Major factors hindering literacy include inaccessibility, language barrier, cultural barrier, lack of tribal sensitive functionaries, lack of libraries and reading materials and alcoholism. The dropout rates of tribal students are high at the high school and higher secondary school level

Source: “Land alienation still haunts tribes: study” by Roy Mathew, The Hindu 30 September 2010
Address :
Date Visited: 14 March 2024

[Bold typeface added above for emphasis]

Reports in the Indian press | List of periodicals included in this search >>

Search tips

Combine the name of any particular state, language or region with that of any tribal (Adivasi) community.

Add keywords of special interest (music, poetry, dance just as health, sacred grove and biodiversity); learn about the rights of Scheduled Tribes such as the “Forest Rights Act” (FRA); and the United Nations “Declaration on the Rights of Indigenous Peoples”, “Universal Declaration of Human Rights”, “women’s rights”, or “children’s right to education”.

Specify any other issue or news item you want to learn more about (biodiversity, bonded labour and human trafficking, climate change, ecology, economic development, ethnobotany, ethnomedicine, global warming, hunter-gatherers in a particular region or state, prevention of rural poverty, water access).

For official figures include “scheduled tribe ST” along with a union state or region: e.g. “Chhattisgarh ST community”, “Himalayan tribe”, “Scheduled tribe Tamil Nadu census”, “ST Kerala census”, “Particularly Vulnerable Tribal Group Jharkhand”, “PVTG Rajasthan”, “Adivasi ST Kerala”, “Adibasi ST West Bengal” etc.

In case the Google Custom Search window is not displayed here try the following: (1) toggle between “Reader” and regular viewing; (2) in your browser’s Security settings select “Enable JavaScript” | More tips >>

Note: hyperlinks and quotes are meant for fact-checking and information purposes only | Disclaimer >>

“It was assumed that tribal people have same health problems, similar needs and hence the uniform national pattern of rural health care would be applicable to them as well, albeit with some alteration in population: provider ratio. The different terrain and environment in which they live, different social systems, different culture and hence different health care needs were not addressed.”– Abhay Bang, Chairman, Expert Committee on Tribal health (2018 Report of the Expert Committee on Tribal Health)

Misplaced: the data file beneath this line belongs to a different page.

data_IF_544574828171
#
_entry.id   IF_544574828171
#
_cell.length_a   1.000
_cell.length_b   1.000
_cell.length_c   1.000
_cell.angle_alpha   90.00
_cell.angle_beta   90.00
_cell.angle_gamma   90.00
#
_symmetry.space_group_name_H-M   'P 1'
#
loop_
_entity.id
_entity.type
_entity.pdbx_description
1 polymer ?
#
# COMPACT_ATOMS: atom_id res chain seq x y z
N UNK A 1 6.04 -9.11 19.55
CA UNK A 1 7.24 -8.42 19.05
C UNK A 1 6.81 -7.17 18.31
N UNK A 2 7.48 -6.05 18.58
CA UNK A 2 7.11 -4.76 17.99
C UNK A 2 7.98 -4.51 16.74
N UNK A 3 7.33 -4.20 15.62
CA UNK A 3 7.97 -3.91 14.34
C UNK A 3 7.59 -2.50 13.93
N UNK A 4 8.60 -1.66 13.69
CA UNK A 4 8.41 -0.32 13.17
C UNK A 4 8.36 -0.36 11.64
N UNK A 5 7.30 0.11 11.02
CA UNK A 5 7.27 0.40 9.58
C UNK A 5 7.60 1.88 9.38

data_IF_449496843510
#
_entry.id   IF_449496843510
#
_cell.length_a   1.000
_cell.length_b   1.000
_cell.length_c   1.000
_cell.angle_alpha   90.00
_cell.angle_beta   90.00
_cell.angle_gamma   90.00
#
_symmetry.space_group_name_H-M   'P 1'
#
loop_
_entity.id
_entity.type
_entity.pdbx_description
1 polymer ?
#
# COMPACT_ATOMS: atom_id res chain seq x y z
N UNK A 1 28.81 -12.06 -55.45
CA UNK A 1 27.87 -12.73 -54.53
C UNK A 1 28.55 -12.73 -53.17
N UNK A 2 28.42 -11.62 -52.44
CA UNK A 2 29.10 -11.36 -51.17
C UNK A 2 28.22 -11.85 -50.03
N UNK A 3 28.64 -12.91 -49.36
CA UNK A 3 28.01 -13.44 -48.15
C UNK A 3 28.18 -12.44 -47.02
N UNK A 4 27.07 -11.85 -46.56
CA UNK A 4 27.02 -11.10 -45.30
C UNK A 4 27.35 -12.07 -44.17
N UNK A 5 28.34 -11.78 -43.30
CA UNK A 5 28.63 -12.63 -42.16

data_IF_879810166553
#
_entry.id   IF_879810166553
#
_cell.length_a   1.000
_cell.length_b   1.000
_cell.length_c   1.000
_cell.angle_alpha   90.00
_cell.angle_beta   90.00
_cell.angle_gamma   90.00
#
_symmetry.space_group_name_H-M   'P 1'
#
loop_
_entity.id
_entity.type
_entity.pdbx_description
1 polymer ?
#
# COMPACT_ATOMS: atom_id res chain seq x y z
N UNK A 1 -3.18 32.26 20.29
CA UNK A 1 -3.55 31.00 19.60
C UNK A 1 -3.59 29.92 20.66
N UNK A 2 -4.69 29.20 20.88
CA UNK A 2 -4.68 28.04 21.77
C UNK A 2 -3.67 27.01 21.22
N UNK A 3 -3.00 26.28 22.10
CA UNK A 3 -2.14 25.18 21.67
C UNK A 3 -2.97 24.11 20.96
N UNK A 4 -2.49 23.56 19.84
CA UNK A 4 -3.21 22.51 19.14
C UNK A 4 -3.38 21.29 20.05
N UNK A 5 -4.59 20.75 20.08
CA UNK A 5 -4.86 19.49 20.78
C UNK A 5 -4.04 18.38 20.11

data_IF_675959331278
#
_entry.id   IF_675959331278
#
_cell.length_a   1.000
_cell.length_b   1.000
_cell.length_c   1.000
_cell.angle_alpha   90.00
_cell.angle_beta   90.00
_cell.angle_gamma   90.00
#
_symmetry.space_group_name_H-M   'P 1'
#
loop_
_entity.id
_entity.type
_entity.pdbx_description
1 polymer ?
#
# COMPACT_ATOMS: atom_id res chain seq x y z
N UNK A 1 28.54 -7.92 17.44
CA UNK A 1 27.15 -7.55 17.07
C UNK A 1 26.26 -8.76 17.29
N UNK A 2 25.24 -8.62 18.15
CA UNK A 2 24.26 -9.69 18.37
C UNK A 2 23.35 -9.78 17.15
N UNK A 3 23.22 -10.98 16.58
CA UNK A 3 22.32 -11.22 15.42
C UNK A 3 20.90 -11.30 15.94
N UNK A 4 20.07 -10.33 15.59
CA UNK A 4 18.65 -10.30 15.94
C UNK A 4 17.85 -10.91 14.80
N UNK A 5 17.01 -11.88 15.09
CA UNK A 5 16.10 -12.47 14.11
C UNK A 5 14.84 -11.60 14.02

Learn more >>
Download Tribal Health in India PDF (35 MB) >>
Searchable file (backup):
PDF (OCR 70 MB) >>

See also

Biodiversity and development – Kerala

Childhood – Kerala | Childrens rights: UNICEF India | Safe search

Childrens rights: English or Malayalam (UNICEF India)

eBook | Background guide for education

Education and literacy | Right to education

eLearning | “National development and the development of tribal communities are linked to each other”: Droupadi Murmu – 15th President of India

Ethnobotany & ethnomedicine

Food distribution

Health and nutrition

Human development – Kerala

Kerala | State wise ST list (Scheduled Tribes)

Literature and bibliographies

Literature – fiction | Poetry


Recommendations by the Expert Committee on Tribal Health

Success stories

Tribal schools and educational projects – Kerala

Video – Kerala

Video | M.S. Swaminathan on Biodiversity and the sharing of resources

Video | Trailer to “Have you seen the arana?” – Kerala

Vulnerable tribal groups – Kerala


Women | Safe search | President Droupadi Murmu on women’s empowerment